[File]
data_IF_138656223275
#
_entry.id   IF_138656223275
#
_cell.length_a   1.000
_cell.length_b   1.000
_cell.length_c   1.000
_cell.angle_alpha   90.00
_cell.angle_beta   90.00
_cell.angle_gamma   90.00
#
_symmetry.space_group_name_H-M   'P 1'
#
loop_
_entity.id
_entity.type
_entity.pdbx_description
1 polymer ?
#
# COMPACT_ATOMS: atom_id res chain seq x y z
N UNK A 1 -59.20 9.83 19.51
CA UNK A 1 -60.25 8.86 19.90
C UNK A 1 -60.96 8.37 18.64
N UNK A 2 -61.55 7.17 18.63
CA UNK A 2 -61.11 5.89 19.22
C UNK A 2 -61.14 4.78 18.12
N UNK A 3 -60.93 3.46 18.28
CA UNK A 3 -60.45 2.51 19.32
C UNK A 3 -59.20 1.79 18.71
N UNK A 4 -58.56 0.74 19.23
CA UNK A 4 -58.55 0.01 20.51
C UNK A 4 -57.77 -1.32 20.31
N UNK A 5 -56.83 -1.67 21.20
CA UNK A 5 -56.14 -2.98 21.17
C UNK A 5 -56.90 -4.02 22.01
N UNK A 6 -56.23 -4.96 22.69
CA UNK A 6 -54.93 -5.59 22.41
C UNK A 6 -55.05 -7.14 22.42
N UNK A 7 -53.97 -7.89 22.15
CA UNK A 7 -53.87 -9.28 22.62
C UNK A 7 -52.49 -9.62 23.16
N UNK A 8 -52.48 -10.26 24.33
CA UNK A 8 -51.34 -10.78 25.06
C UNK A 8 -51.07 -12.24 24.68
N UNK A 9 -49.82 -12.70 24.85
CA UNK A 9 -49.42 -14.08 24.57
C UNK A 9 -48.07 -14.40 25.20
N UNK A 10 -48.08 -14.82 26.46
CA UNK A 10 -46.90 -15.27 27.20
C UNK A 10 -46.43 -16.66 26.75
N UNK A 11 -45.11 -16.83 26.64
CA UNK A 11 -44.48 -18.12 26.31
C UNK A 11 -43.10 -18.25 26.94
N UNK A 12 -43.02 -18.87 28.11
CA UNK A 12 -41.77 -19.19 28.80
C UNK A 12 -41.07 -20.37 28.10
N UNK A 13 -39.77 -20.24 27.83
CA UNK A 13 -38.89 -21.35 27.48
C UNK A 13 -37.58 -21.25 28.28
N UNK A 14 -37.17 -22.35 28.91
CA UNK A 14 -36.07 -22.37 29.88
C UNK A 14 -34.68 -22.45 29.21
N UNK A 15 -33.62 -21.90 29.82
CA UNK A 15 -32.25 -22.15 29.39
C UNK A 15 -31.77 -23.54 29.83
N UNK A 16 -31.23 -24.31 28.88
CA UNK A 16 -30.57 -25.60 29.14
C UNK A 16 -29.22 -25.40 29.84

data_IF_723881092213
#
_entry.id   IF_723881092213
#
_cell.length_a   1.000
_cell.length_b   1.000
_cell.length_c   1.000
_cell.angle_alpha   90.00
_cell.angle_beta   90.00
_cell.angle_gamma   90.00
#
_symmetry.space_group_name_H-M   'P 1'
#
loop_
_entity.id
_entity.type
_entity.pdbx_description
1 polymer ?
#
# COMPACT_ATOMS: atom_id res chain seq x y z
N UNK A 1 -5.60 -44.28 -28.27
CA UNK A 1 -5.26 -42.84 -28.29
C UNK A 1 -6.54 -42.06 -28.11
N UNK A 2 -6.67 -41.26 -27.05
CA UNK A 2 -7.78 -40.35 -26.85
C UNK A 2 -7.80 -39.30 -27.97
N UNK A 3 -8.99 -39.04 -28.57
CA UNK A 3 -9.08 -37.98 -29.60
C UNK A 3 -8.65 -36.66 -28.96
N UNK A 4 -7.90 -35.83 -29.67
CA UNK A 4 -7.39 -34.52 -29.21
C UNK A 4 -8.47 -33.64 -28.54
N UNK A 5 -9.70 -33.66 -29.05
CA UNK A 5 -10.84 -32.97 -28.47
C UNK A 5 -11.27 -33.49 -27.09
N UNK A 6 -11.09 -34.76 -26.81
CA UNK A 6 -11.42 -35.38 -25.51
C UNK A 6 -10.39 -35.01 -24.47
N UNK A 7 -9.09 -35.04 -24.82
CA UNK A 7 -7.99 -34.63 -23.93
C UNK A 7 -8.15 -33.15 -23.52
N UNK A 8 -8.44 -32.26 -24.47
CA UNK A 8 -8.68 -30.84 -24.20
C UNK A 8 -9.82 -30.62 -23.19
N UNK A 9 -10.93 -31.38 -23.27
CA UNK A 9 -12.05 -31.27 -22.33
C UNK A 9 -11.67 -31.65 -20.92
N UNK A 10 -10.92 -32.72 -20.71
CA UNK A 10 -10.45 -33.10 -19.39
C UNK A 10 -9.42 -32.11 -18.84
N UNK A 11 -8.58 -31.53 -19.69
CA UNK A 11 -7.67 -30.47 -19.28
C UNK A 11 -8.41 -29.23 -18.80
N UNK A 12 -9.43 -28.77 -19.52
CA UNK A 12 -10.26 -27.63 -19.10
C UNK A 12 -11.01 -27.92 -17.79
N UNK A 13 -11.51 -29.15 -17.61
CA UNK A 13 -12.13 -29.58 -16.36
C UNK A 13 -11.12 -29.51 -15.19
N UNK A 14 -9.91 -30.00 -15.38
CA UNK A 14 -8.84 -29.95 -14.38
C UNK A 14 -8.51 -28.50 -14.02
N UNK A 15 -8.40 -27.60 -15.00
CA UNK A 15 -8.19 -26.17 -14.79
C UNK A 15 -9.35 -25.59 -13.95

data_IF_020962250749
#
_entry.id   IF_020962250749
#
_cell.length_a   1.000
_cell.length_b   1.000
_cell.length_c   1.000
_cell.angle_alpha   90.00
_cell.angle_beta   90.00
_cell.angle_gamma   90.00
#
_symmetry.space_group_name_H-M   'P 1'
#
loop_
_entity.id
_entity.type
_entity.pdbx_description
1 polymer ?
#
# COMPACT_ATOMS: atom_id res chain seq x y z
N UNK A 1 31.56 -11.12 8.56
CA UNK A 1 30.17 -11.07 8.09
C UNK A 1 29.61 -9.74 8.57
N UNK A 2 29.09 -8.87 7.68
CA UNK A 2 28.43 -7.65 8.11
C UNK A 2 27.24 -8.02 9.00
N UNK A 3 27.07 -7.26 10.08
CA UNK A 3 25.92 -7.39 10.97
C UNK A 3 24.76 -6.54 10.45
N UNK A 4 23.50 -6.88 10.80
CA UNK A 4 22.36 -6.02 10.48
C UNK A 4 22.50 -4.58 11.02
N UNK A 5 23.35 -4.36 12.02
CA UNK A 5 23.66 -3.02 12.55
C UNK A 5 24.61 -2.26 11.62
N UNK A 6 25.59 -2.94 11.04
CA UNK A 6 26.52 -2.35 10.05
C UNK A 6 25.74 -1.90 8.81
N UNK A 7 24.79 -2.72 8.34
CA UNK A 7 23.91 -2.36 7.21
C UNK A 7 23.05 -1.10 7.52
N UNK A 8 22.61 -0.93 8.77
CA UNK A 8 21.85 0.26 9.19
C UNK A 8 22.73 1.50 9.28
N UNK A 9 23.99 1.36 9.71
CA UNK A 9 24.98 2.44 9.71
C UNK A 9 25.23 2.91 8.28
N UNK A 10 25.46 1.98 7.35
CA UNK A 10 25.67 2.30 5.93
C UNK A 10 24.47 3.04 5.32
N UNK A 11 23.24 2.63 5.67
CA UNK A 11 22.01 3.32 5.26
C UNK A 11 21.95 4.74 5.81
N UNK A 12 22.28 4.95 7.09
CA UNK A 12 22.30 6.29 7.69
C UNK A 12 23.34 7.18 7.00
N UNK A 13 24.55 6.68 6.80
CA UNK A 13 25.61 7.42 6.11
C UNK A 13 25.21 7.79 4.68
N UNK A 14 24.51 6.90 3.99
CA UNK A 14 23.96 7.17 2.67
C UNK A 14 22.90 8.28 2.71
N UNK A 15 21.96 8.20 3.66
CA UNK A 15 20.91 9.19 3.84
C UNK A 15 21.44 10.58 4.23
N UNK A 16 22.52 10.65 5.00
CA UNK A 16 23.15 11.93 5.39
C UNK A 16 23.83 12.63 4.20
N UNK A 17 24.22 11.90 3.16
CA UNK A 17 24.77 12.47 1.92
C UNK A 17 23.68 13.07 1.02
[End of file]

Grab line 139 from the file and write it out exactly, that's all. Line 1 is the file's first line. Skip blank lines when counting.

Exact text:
_cell.length_b   1.000